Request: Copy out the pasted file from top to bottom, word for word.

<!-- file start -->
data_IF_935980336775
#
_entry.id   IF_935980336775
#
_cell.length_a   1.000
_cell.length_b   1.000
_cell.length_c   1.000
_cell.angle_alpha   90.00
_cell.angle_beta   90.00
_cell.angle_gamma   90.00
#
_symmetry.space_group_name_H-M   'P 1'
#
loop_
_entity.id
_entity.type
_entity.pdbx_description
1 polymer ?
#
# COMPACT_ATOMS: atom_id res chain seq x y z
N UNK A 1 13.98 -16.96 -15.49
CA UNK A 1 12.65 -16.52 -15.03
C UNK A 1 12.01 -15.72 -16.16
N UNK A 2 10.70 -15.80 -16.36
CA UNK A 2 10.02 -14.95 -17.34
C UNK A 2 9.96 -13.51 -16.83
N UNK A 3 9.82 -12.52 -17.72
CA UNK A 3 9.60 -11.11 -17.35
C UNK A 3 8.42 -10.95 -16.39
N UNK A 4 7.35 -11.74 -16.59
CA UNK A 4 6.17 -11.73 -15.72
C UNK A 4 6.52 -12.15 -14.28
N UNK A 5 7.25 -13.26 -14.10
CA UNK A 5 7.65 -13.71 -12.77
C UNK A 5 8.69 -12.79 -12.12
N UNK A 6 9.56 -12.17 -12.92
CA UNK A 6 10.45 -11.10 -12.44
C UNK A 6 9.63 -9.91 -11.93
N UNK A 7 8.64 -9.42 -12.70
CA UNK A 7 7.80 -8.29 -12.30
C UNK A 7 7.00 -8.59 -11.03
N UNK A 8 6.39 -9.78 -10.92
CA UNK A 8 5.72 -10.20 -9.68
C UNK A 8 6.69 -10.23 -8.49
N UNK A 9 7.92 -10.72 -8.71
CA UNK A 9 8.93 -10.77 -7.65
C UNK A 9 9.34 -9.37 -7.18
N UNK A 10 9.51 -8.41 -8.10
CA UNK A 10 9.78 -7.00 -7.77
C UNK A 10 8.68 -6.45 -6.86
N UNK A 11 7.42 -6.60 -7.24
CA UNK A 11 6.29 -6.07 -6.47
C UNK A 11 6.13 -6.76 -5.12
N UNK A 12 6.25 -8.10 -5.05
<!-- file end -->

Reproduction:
data_IF_935980336775
#
_entry.id   IF_935980336775
#
_cell.length_a   1.000
_cell.length_b   1.000
_cell.length_c   1.000
_cell.angle_alpha   90.00
_cell.angle_beta   90.00
_cell.angle_gamma   90.00
#
_symmetry.space_group_name_H-M   'P 1'
#
loop_
_entity.id
_entity.type
_entity.pdbx_description
1 polymer ?
#
# COMPACT_ATOMS: atom_id res chain seq x y z
N UNK A 1 13.98 -16.96 -15.49
CA UNK A 1 12.65 -16.52 -15.03
C UNK A 1 12.01 -15.72 -16.16
N UNK A 2 10.70 -15.80 -16.36
CA UNK A 2 10.02 -14.95 -17.34
C UNK A 2 9.96 -13.51 -16.83
N UNK A 3 9.82 -12.52 -17.72
CA UNK A 3 9.60 -11.11 -17.35
C UNK A 3 8.42 -10.95 -16.39
N UNK A 4 7.35 -11.74 -16.59
CA UNK A 4 6.17 -11.73 -15.72
C UNK A 4 6.52 -12.15 -14.28
N UNK A 5 7.25 -13.26 -14.10
CA UNK A 5 7.65 -13.71 -12.77
C UNK A 5 8.69 -12.79 -12.12
N UNK A 6 9.56 -12.17 -12.92
CA UNK A 6 10.45 -11.10 -12.44
C UNK A 6 9.63 -9.91 -11.93
N UNK A 7 8.64 -9.42 -12.70
CA UNK A 7 7.80 -8.29 -12.30
C UNK A 7 7.00 -8.59 -11.03
N UNK A 8 6.39 -9.78 -10.92
CA UNK A 8 5.72 -10.20 -9.68
C UNK A 8 6.69 -10.23 -8.49
N UNK A 9 7.92 -10.72 -8.71
CA UNK A 9 8.93 -10.77 -7.65
C UNK A 9 9.34 -9.37 -7.18
N UNK A 10 9.51 -8.41 -8.10
CA UNK A 10 9.78 -7.00 -7.77
C UNK A 10 8.68 -6.45 -6.86
N UNK A 11 7.42 -6.60 -7.24
CA UNK A 11 6.29 -6.07 -6.47
C UNK A 11 6.13 -6.76 -5.12
N UNK A 12 6.25 -8.10 -5.05